ARLINGTON -- As Mitch Moreland smacked a three-run homer in the first World Series game ever played at Rangers Ballpark in Arlington on Saturday night, a Major League Baseball cameraman was atop the giant Coke bottle in centerfield to capture the moment.
Cameraman Casey Warren had climbed a series of ladders inside the neon-trimmed Coke bottle to get a perspective that wouldn't be shown on your TV at home.
When the Rangers first baseman's home run cleared the fence, Warren filmed the fireworks going off around the ballpark and the Texas flags flapping against the evening sky.
"We're looking for those signature moments," said field producer Jason Jhung, who helped scout locations for Warren to shoot. "I'm also looking for the nooks and crannies of this ballpark that we can put into this film."
Warren and Jhung are part of a staff of 14 on hand at the ballpark looking for those one-of-a-kind images for the World Series DVD, a tradition that dates back to World War II. Ten editors are back in Secaucus, N.J., dissecting footage and determining the themes of each game.
"It doesn't feel like a broadcast," said executive producer David Check. "Everybody featured in the film will also be interviewed. You're going to have that behind-the-scenes, cinematic, triumphant experience packaged into 70-something minutes -- although if it goes seven games, all bets are off."
To get those images, DVD crews are sometimes trying to be where the hordes of cameras at the World Series are not.
This includes camping out in the tunnel minutes before the start of the game to see if Rangers pitcher C.J. Wilson taps a lucky horseshoe above the dugout entrance. Wilson doesn't disappoint. While most players ignore the horseshoe and Josh Hamilton greets the camera crew with a quizzical smile, Wilson jogs down the tunnel, hops up and playfully slaps the horseshoe.
The camera crew is ecstatic. All for what might turn into 5 seconds for the DVD.
In San Francisco, a film crew followed Giants outfielder Cody Ross, the National League Championship Series MVP, as he made the 15-minute walk to the ballpark from his hotel.
"A month ago, he could have made this walk and nobody would have known him, and now he's making that walk and it looks like he's running for mayor," Check said. "People were absolutely mobbing him."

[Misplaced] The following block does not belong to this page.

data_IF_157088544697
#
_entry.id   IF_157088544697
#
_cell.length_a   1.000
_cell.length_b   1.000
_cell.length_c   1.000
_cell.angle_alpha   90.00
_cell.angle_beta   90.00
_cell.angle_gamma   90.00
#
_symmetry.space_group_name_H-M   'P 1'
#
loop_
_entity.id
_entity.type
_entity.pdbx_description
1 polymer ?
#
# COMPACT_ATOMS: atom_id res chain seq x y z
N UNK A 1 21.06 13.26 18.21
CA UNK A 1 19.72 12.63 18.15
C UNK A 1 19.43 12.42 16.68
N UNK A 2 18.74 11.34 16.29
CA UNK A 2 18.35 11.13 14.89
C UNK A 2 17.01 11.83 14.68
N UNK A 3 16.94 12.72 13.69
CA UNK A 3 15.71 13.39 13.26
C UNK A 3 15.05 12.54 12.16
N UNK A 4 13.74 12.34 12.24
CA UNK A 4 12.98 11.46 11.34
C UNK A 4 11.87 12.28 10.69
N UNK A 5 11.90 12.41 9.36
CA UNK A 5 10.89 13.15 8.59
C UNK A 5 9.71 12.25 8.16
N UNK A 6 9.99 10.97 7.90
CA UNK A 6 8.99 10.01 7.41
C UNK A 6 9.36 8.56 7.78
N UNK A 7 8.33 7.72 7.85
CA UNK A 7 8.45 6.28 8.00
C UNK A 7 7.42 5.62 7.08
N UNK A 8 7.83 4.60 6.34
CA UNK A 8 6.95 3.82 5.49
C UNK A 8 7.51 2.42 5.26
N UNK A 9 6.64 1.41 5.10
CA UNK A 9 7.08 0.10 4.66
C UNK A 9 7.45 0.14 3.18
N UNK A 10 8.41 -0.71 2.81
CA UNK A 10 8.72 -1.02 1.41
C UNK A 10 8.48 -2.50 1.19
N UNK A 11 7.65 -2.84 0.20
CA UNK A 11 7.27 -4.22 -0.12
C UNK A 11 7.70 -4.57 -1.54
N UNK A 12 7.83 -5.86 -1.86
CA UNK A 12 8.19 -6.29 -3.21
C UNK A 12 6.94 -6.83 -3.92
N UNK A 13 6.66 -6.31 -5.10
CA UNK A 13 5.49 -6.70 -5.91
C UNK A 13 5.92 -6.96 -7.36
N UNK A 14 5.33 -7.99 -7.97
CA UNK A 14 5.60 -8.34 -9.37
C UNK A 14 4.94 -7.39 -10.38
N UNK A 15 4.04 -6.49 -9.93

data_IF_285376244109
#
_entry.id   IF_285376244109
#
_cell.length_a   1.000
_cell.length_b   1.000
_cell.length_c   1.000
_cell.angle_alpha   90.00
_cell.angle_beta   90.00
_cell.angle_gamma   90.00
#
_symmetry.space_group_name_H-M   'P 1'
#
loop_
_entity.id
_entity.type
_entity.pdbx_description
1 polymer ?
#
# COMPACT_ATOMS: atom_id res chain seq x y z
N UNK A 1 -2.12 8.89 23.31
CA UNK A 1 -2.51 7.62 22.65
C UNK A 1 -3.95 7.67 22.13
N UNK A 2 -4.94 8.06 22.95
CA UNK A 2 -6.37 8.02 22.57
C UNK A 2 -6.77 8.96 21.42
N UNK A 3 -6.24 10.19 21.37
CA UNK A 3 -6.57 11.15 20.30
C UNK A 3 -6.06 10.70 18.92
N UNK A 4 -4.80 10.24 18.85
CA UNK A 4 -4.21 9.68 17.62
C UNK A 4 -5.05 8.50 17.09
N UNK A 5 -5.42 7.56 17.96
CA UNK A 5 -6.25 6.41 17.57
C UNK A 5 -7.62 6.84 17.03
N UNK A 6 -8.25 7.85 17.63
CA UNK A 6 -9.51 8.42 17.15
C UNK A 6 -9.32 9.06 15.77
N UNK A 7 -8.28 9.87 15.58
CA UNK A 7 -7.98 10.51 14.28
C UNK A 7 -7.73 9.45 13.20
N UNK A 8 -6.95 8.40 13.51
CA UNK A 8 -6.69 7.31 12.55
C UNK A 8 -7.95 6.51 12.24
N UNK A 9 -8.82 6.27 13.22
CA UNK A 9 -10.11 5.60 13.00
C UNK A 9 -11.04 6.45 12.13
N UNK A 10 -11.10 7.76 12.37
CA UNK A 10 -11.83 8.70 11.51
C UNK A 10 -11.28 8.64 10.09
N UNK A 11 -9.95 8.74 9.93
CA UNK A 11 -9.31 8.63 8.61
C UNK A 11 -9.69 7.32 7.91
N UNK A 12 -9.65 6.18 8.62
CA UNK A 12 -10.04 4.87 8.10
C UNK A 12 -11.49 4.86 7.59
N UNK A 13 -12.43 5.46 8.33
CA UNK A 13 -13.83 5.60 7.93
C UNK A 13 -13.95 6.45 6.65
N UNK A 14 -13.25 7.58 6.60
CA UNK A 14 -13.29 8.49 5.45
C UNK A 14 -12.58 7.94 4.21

A camera crew spent time with Rangers catcher Bengie Molina, who was traded from the Giants earlier this season. Molina, who received a standing ovation when he was introduced in Game 1, acknowledged that the moment was emotionally difficult.
"He said the only reason he didn't cry was because he was in front of 50,000 people," Check said.
The World Series film was first shot in 1943 at the request of the U.S. State Department for troops fighting overseas. This will be the 67th film in the series, and it has been shot with high-definition cameras since 2003.
"As we've seen with other merchandise this month, both the Texas and San Francisco markets are seeing strong demand for everything, so we're hopeful this will be among our bigger sellers in recent years," said MLB spokesman Jeff Heckelman.
But in this era of instant gratification, the MLB crew must finish the DVD 10 days after the last World Series game to get it into stores by Thanksgiving.
And while the crew expressed no preference for either team, there was an unspoken hope for a long series.
Not only does a six- or seven-game series mean more eyes watching the telecast, it also increases the sales of merchandise, including the DVD.
But if you're wondering how much time your favorite Ranger will be seen on the DVD, that depends on what happens over the next several days. The winning team will get far more screen time than the loser.
So whether the spotlight will eventually fall on Ross or some unsung rookie like Moreland remains to be seen.
Bill Hanna, 817-390-7698